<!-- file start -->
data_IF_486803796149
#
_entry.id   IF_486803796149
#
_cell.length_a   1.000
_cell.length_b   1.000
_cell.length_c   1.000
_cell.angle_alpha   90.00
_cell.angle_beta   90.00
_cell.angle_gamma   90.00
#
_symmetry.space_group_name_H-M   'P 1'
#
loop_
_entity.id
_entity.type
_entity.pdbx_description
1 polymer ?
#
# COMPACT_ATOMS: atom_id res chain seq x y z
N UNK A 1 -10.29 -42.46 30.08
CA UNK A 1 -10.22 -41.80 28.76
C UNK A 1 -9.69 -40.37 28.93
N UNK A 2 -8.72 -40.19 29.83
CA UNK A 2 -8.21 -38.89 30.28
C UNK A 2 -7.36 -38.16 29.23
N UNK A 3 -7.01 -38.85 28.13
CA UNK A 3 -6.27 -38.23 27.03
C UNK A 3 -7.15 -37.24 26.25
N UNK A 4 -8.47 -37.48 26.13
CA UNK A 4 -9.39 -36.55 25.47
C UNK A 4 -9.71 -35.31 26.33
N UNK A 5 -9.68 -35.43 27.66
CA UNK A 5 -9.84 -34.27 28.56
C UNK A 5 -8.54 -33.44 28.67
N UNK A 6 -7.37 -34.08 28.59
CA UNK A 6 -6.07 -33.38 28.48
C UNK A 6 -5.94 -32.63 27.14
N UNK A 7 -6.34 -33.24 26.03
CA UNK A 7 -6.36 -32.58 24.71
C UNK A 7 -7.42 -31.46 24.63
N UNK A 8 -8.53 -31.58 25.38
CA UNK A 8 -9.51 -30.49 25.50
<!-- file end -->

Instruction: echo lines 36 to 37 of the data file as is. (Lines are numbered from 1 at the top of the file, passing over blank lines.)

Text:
N UNK A 6 -7.37 -34.08 28.59
CA UNK A 6 -6.07 -33.38 28.48